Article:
Last year as part of my MSc. Module I planned and implemented a scheme to introduce open visiting in my Trust. The Trust agreed to pilot it as flexible visiting in its older people’s wards and we launched a new Visitors’ Code
The scheme was partly a response to evidence of Delirium prevention and Dementia care, but also to patient-driven campaigns such as John’s campaign ; a post Francis response to incorporate PPI, and to settle the demons from my own personal and professional experiences over the years. One year on it is proving successful with positive feedback from patients, visitors and staff. Relatives have told me with relief what a difference it makes with many positive examples such as some families saving money by using cheaper public transport from remote villages instead of expensive taxis.
However, I see that some staff remain resistant to open visiting and wonder where such entrenched ideas originate. The lack of a supportive ward infrastructure was always a problem, but not insurmountable. Historically, hospital wards were of a Nightingale design, long wards with rows of beds with the nurses’ station at the head to facilitate maximum surveillance with minimum staff. I suspect the idea originated from Bentham’s 18th century Panopticon or ‘inspection house’ and was an effective means of control. Foucault took the idea further, using the metaphor for modern day surveillance which led me to wonder if the real reason for the rejection of open visiting and PPI is because it dilutes the power base and hinders the ‘medical gaze’ so cleverly constructed by not only architects but also healthcare professionals?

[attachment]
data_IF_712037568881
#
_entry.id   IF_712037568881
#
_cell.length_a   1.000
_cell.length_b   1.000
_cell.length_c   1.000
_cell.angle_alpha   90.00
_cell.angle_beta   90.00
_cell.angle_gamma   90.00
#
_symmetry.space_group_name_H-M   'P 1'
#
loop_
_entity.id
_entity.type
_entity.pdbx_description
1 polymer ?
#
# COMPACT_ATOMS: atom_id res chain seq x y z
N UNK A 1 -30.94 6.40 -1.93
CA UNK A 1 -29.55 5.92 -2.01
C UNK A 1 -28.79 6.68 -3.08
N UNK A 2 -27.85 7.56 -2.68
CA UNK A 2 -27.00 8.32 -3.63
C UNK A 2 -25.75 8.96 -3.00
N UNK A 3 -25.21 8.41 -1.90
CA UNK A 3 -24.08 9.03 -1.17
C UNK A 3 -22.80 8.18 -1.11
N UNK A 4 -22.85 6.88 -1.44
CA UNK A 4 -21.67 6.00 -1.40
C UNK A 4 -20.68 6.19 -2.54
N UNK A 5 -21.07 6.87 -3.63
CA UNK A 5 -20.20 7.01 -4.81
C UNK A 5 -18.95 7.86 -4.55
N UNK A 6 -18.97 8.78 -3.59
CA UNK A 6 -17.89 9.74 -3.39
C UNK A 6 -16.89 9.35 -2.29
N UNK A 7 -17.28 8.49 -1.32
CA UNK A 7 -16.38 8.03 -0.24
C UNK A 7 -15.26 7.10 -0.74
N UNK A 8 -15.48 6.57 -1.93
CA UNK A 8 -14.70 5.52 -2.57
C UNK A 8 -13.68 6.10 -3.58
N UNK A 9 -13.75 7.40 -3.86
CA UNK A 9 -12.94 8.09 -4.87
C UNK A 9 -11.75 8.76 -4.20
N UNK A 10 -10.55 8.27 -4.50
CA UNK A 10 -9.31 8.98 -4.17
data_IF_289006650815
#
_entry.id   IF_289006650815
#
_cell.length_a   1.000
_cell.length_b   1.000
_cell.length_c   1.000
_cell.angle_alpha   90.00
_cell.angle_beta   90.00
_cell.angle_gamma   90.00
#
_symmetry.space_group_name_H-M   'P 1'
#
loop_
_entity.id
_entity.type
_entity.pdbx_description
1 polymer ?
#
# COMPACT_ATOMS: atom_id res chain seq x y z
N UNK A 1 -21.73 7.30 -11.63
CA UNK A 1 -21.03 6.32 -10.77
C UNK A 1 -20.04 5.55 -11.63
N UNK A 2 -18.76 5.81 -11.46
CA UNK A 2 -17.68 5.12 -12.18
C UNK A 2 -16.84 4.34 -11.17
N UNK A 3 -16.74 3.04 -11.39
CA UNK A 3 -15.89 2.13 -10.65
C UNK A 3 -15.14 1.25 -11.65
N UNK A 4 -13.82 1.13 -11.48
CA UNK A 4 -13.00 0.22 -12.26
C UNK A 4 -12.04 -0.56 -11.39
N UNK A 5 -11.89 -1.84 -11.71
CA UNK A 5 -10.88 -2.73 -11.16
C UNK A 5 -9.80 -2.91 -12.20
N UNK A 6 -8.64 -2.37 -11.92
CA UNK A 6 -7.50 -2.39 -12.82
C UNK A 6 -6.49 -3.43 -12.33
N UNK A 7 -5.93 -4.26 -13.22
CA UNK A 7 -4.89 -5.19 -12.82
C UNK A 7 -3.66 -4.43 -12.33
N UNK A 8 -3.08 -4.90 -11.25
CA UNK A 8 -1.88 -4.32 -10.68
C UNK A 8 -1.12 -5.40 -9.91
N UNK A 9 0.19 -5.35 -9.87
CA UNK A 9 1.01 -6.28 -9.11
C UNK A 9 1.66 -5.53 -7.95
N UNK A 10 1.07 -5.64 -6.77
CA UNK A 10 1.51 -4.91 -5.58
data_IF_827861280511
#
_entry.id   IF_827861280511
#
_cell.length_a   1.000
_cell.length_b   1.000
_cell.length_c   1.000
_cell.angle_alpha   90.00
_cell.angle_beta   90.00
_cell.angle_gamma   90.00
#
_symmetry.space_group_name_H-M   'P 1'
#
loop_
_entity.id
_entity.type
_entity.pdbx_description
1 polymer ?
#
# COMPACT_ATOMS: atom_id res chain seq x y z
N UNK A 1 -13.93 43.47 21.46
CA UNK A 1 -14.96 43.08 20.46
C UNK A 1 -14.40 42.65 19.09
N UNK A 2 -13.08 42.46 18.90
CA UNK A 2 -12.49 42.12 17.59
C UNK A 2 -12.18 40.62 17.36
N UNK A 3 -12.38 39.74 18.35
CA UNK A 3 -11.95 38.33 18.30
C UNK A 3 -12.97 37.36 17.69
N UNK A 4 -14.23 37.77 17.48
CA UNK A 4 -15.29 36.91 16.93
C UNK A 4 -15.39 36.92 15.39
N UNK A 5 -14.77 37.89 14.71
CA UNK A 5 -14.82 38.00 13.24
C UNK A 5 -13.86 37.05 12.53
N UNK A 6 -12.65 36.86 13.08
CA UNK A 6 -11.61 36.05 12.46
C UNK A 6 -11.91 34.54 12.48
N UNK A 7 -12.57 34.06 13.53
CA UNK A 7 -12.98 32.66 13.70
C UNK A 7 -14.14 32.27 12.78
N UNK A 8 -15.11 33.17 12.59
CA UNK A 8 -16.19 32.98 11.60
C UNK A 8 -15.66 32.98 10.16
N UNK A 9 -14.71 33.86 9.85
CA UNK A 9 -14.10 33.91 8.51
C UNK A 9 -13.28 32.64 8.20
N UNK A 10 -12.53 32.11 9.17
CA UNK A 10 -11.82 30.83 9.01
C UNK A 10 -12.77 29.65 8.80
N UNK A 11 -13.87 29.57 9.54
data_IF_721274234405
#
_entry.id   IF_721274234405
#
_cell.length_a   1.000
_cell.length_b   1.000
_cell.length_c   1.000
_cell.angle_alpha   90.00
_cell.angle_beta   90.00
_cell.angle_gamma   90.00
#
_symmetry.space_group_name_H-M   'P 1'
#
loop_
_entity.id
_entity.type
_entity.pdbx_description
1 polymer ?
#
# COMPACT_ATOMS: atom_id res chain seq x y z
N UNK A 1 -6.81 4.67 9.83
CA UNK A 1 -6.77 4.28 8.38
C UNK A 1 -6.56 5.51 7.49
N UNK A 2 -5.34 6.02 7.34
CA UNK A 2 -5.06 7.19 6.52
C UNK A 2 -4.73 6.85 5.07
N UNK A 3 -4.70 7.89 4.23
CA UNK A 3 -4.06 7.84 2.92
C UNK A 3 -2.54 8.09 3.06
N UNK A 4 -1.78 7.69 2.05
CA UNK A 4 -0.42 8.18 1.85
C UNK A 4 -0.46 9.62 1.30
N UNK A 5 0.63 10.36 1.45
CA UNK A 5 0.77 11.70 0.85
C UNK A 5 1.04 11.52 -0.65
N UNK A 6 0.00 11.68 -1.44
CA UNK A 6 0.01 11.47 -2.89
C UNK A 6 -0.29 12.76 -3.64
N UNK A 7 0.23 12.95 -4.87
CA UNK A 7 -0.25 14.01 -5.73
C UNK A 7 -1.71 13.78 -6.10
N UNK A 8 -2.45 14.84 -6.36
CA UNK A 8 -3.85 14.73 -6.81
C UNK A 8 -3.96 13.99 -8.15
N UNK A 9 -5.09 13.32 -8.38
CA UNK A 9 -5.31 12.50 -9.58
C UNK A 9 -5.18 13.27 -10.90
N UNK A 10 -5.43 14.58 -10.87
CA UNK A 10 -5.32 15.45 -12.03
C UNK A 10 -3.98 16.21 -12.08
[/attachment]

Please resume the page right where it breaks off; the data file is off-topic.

The tables appear to be turning with the public now, quite rightly, staring right back and old hospitals demolished with modern structures to replace them. But are we merely replacing one form of surveillance with another and entering a postmodern dystopian Orwellian nightmare? Sanitised social quarantine is in danger of being replaced from the structural to the cerebral, from a panopticon to an oubliette, and has no place in care of older people with cognitive impairment. Coupled with sensory deprivation from necessary infection prevention measures and the omnipresent cultural hegemony in whatever era we find ourselves in, partnership working is a humanistic way to resist toxic organisational cultures and must be welcomed and embraced to promote excellence in the care of older people.
Photo credit: Memphis CVB via flickr